Husker baseball takes positive pitching step in fall exhibition
Take it with the largest grain of salt your body can physically handle.
But after a 2018 season during which its pitching crumbled from the top down, the Nebraska baseball team perhaps took a step toward correcting the issue Saturday.
Now, this was in the least-stressful of environments — a first-of-its-kind fall scrimmage against visiting Wichita State in front of a few dozen fans — but the numbers at the very least were encouraging.
Over 14 innings of baseball, eight Husker pitchers combined to allow three runs, with all the Shockers’ scoring coming in the last three innings of the day. During the second of two seven-inning sessions, four NU pitchers combined to allow just three hits.
After a year in which Nebraska ranked 231st nationally out of 297 Division I teams in earned-run average, and 234th in hits allowed per nine innings, it was a start.
“It’s great. Just learning, really, how to compete,” senior right-hander Reece Eddins said. “That’s our biggest goal (in the fall), just competing. We’re doing different challenges every week, almost every day, just learning how to get that etched into our brains.”
Eddins (9.00 ERA in eight appearances last season) pitched a pair of scoreless innings to open the day. The fifth-year senior was as excited as anyone to see a different-colored jersey during fall workouts.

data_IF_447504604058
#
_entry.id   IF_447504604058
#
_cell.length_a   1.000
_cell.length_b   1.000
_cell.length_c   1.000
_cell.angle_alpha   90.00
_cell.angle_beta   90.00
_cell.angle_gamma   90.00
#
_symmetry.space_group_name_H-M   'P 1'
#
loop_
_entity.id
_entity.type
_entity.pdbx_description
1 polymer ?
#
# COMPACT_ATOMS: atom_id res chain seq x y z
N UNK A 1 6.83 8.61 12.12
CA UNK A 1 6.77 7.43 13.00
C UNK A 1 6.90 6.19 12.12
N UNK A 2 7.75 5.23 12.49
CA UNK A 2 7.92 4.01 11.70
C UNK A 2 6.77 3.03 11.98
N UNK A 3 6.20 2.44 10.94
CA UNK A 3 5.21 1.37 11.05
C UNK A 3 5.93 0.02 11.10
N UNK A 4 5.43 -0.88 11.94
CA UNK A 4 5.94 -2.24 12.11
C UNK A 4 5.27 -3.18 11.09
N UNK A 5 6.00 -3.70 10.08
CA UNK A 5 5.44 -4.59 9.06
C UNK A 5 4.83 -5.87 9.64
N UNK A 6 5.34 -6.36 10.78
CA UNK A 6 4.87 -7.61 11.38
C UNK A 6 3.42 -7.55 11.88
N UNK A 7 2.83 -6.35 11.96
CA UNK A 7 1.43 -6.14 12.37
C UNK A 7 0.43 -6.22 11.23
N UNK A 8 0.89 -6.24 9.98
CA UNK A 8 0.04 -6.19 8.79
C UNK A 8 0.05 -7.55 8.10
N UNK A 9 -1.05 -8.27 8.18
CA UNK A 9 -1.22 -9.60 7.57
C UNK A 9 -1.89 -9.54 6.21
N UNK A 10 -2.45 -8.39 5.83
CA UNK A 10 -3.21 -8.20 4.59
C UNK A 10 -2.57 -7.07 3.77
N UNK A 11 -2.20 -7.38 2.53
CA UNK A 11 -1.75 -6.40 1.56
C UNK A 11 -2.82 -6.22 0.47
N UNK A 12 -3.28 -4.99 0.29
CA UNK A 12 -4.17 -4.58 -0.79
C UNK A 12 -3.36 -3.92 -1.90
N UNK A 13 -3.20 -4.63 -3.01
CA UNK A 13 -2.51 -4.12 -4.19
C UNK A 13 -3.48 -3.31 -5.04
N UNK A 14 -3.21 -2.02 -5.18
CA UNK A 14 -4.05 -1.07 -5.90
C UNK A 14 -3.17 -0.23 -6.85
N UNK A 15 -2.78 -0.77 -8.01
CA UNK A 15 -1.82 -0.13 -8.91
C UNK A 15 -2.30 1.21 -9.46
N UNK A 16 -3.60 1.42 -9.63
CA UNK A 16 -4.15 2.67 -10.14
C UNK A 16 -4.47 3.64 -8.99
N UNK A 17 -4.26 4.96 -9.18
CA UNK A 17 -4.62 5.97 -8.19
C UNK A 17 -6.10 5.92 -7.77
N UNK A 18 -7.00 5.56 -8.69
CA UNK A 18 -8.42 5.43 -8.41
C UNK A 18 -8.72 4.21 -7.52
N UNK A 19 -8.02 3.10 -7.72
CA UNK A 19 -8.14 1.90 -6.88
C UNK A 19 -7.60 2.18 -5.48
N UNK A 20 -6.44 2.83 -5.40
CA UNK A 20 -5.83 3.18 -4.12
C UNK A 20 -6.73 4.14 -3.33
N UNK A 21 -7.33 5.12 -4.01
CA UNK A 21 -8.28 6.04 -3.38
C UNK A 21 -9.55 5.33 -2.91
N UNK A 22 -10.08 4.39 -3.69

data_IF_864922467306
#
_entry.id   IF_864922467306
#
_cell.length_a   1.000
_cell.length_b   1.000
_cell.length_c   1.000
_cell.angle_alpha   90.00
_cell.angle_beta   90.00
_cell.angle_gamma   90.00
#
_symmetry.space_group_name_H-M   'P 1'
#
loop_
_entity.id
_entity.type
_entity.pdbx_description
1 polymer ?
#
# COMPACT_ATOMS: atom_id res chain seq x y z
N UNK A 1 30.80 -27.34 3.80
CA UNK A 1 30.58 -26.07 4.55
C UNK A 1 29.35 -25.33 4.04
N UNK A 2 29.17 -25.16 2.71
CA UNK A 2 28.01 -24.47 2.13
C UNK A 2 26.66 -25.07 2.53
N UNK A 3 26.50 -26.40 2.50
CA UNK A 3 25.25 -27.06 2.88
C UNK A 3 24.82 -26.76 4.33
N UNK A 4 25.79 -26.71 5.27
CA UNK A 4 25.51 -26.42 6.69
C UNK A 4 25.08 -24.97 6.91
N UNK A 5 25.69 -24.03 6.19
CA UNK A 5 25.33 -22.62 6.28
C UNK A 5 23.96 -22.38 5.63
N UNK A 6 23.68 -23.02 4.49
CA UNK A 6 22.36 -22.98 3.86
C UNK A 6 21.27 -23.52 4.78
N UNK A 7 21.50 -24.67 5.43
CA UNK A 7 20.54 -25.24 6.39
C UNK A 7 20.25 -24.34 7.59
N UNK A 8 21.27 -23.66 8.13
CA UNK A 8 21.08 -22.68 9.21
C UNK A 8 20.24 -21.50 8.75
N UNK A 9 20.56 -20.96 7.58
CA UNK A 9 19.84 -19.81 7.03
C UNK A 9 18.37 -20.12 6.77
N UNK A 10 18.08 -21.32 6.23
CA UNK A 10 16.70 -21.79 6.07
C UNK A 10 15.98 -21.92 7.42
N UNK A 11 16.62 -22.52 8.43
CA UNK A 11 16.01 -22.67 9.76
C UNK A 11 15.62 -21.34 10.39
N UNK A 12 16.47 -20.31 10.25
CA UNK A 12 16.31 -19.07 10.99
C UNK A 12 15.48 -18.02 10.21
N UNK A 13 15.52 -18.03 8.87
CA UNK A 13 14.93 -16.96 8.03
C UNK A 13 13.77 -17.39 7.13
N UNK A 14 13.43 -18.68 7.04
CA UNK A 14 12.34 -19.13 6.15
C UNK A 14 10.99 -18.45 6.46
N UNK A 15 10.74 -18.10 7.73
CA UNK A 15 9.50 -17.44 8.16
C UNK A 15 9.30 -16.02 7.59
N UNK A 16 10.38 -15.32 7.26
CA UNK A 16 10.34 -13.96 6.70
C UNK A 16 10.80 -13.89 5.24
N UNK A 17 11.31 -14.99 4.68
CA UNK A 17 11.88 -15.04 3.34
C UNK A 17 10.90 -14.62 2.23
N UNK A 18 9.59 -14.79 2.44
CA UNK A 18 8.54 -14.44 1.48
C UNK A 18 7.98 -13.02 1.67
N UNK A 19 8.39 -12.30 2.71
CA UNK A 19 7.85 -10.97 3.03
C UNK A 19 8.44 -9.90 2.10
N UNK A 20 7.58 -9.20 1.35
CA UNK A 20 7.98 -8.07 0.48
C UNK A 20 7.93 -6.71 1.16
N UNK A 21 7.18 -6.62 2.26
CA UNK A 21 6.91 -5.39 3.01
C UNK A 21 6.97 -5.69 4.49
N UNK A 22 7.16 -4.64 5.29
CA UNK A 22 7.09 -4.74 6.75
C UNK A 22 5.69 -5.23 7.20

“It honestly just made it feel like it was spring already, which was a great feeling. Just good change of pace from practice,” Eddins said. “I’ve been here for five years now, and every practice we’ve just scrimmaged ourselves. So (doing that) time after time, it can get kind of boring after a while. But seeing someone else, it’s like ‘Hey, this is still baseball. It’s still fun.’ So I thought it was great.”
With temperatures in the low 70s, a slight breeze out of the south, and sunny skies, it was certainly better weather than the Huskers had through most of what passed for spring in 2018.
For senior left-hander Nate Fisher (7.24 ERA in 15 appearances), the exhibition provided an opportunity to continue to polish up the basics. He followed up Eddins on Saturday with a pair of scoreless innings of his own.
“Just trusting my pitches, throwing it over the plate, competing,” Fisher said. “The biggest thing I struggled with last year was height (of pitches). So better height, hit the knees at the bottom of the zone.”
The teams met thanks to an NCAA rule change earlier this year that allows Division I teams to play up to two exhibition games in the fall without those games counting against a team’s 56-game spring schedule.
Previously, if a team played a game in the fall, the contest counted against the spring schedule.
The exhibition was just about as casual as casual can get. Fans were allowed into Haymarket Park for free and the teams played a total of 14 innings split into two seven-inning sessions. No official statistics and no scores were kept.
Unofficially, Nebraska “won” the first session 8-0 and the second 5-3.
Nebraska will play its second exhibition Oct. 6 against Kansas. The annual Red-White series is scheduled for Oct. 19 and Oct. 26-27.